Written by Brian Buccellato, Art by Toni Infante, Published by Image Comics
If there’s one thing every publisher needs to learn, your first page should always be a recap!
Sons of the Devil seems to be a contemporary murder mystery set in California. This issue starts with some kind of cult in 1989 and finishes in 2015 with our lead protagonist Travis being investigated for a murder I assume happened in the first issue, I wouldn’t know.
Despite the lack of catch up, the issue itself was easy to follow and interesting enough in that dry western way that makes you want a Jack Daniels and sit by a motel pool in short sleeved shirt and flip flops.
Clever composition coupled with good use of perspective and a clean but carefree line style by Toni Infante keep the reader invested in some of the dryer patches of the story. It’s never boring but it’s a comic that’s letting you get to know the characters so those with ADD may wish to jangle some keys through a couple of pages. Colour is used for setting mood rather than realism so you get some nifty uses of it throughout the comic. Like page 17, five cool and calm landscape panels in minty greens and blues followed by the fifth with a sudden burst of rustic reds as Travis reacts to the voice of a character, something we obviously can’t hear. It’s good stuff.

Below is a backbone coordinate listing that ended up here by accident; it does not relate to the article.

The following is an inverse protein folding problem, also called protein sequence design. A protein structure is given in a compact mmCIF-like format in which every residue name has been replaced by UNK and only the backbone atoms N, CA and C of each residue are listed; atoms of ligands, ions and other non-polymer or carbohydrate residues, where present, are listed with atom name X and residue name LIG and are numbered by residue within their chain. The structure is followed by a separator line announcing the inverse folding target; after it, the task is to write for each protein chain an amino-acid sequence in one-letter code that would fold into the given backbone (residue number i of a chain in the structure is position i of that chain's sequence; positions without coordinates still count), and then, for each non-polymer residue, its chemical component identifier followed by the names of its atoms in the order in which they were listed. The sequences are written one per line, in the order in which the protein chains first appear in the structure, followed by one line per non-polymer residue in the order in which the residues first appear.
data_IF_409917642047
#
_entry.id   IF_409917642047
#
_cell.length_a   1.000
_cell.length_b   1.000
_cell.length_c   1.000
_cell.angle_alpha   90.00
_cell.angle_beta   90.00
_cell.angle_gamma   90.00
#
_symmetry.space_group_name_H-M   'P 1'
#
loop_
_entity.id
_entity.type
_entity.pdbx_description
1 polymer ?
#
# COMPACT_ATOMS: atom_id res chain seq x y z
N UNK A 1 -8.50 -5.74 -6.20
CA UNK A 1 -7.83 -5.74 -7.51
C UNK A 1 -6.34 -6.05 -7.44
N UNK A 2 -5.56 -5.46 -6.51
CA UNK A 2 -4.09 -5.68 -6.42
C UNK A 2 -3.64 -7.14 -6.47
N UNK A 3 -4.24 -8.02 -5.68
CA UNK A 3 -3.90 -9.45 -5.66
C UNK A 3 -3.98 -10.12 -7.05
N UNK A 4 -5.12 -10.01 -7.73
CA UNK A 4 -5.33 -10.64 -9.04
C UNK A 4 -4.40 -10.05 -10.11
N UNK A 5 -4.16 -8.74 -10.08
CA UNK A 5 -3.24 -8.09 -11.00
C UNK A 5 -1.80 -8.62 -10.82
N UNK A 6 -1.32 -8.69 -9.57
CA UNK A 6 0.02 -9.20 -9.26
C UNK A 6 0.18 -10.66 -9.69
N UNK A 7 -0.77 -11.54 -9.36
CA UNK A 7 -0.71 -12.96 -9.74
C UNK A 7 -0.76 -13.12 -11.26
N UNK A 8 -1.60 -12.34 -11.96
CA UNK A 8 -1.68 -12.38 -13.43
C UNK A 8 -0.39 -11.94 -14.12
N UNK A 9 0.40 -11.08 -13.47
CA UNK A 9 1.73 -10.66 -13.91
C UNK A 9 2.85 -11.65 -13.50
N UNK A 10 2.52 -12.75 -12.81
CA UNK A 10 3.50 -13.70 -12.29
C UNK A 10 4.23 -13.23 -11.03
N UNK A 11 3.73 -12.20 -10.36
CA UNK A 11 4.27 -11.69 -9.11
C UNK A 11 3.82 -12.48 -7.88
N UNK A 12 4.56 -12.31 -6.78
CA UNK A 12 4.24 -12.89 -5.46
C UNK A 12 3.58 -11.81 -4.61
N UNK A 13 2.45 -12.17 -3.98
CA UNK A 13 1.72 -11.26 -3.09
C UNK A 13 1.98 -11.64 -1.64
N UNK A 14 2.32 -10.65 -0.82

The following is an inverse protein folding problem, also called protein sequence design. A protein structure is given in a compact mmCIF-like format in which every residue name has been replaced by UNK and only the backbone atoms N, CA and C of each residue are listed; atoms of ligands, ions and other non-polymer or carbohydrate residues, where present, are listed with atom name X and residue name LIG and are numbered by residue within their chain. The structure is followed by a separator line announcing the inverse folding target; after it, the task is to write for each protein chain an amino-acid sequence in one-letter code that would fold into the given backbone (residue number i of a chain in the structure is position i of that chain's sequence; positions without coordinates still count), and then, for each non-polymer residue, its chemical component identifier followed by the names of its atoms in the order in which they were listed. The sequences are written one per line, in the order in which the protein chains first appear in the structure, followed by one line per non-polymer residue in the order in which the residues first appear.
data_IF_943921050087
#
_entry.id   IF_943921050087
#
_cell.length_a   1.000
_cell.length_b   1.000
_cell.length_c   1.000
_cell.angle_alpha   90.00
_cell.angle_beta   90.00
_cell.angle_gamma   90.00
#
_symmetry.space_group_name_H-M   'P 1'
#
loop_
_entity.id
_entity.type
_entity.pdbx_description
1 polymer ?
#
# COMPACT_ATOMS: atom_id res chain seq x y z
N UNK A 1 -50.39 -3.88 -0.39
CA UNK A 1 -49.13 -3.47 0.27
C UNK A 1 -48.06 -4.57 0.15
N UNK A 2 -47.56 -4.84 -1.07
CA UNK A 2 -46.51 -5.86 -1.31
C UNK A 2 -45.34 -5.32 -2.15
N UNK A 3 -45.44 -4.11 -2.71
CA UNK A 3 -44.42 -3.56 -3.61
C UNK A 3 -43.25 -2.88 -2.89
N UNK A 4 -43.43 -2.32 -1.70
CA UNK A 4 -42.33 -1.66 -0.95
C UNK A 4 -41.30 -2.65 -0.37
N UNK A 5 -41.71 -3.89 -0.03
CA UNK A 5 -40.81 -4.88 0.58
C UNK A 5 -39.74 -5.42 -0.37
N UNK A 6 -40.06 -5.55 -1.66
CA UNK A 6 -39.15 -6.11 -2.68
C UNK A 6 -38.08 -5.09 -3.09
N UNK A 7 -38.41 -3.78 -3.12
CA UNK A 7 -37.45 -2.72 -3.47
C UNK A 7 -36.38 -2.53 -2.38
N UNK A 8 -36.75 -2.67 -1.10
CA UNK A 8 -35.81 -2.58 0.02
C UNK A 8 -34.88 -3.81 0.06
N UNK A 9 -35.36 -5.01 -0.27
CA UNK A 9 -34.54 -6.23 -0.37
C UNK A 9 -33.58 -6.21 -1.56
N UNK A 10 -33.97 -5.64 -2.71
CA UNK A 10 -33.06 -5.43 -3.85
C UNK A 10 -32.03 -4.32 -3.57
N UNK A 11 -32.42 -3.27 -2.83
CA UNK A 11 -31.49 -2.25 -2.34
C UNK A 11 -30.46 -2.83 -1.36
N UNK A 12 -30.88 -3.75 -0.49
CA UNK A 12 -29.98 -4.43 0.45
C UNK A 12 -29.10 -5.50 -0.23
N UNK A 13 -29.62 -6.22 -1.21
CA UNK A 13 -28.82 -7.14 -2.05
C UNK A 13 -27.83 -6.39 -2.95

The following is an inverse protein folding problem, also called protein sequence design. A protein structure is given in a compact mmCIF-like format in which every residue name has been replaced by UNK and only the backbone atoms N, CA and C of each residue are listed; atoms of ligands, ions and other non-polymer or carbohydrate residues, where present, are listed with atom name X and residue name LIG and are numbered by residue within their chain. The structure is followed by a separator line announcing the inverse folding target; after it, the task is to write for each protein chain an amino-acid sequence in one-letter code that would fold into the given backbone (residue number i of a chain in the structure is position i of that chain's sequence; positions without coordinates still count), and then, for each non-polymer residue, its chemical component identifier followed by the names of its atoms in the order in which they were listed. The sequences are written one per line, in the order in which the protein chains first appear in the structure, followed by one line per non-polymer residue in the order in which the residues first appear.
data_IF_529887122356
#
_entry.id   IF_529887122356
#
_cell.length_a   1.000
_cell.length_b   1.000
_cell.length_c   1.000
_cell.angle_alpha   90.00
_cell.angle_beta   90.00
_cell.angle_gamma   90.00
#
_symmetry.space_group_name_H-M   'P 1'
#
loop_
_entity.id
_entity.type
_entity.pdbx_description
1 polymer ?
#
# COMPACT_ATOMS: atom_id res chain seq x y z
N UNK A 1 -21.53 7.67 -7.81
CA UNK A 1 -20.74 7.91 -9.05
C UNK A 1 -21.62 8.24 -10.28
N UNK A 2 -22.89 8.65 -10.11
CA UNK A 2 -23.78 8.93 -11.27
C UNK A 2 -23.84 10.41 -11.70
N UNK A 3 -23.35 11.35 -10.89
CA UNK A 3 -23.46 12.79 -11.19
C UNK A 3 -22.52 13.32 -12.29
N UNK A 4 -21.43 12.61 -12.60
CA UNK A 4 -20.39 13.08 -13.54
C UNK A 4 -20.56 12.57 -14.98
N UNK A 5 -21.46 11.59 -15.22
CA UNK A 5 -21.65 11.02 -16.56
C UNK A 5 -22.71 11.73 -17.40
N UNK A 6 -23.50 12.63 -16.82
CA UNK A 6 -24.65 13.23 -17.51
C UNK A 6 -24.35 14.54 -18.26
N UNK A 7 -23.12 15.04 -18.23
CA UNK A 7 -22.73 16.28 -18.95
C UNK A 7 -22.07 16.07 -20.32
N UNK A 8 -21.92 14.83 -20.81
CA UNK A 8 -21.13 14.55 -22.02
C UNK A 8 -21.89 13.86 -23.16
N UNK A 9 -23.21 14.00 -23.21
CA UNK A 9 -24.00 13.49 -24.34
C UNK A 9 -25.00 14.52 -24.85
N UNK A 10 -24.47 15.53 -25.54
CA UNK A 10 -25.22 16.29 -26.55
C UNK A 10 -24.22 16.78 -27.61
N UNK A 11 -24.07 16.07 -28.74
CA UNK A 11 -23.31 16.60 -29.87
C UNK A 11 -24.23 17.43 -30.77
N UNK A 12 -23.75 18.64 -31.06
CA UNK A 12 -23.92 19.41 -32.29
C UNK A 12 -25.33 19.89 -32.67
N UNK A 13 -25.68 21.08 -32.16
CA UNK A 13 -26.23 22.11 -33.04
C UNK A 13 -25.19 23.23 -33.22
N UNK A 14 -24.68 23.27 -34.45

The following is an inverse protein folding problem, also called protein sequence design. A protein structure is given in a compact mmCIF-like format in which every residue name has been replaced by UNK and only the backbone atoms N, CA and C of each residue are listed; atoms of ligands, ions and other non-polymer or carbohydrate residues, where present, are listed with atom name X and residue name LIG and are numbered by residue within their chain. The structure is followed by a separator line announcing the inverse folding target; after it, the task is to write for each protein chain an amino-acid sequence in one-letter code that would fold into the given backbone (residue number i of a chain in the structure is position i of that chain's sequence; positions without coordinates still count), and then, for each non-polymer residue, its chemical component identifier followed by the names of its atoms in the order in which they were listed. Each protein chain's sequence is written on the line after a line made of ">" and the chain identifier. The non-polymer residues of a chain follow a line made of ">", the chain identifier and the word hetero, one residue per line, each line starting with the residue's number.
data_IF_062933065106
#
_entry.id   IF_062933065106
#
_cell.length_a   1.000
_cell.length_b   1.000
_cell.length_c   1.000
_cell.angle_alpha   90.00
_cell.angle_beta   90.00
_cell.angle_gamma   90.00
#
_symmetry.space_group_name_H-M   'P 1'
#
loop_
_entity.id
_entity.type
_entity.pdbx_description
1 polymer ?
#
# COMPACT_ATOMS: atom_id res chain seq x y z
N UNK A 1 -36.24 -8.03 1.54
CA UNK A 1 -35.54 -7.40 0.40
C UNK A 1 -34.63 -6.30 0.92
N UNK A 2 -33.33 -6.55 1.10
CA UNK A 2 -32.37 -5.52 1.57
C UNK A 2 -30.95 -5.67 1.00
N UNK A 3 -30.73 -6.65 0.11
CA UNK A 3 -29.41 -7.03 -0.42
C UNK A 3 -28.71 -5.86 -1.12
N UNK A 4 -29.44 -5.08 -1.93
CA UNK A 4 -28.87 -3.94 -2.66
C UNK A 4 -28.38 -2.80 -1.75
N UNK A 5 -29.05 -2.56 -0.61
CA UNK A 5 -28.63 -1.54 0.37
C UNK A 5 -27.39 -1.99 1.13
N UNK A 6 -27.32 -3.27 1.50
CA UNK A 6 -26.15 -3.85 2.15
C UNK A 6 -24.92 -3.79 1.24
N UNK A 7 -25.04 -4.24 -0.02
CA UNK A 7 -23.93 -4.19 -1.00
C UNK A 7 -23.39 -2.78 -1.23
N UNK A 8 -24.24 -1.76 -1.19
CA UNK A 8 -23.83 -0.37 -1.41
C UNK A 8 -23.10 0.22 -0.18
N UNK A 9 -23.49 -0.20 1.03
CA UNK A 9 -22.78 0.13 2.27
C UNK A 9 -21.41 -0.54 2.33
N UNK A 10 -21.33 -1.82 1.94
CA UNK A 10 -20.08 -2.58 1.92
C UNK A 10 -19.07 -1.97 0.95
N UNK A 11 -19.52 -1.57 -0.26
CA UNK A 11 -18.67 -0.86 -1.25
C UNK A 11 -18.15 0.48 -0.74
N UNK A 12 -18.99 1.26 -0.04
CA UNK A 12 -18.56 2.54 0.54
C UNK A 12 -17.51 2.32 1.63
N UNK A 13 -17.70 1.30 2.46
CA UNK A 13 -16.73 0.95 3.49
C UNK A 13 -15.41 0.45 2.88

You know when the dialogue is strong when you can hear an actors voice in your head when you’re reading it, so I hope this doesn’t go to TV because they couldn’t afford Clint Eastwood in the role of the therapist/villain of the comic. Brian Buccellato is all about the dialogue here, there are two unboxed captions to tell you the place and year and that’s it, oh and a few sound effects. It’s good dialogue to, establishing character and mood in all the right places and really making you invest in the characters.
Something I always love in a comic is when the writer and artist know when to let the other do his thing. A pregnant pause here, a knowing look there, the odd murder to finish off, it’s a perfect blend of words and pictures, there’s a real sense of collaboration and it’s a great example of the medium as a story telling device.
This isn’t a comic I’d have picked up, I prefer my escapism a little fluffier but it’s good to broaden your horizons now and again and there’s a real chance I’ll pick this up because I quite liked Travis and I want to see the bad guy get his.
Now if only Image could learn to recap.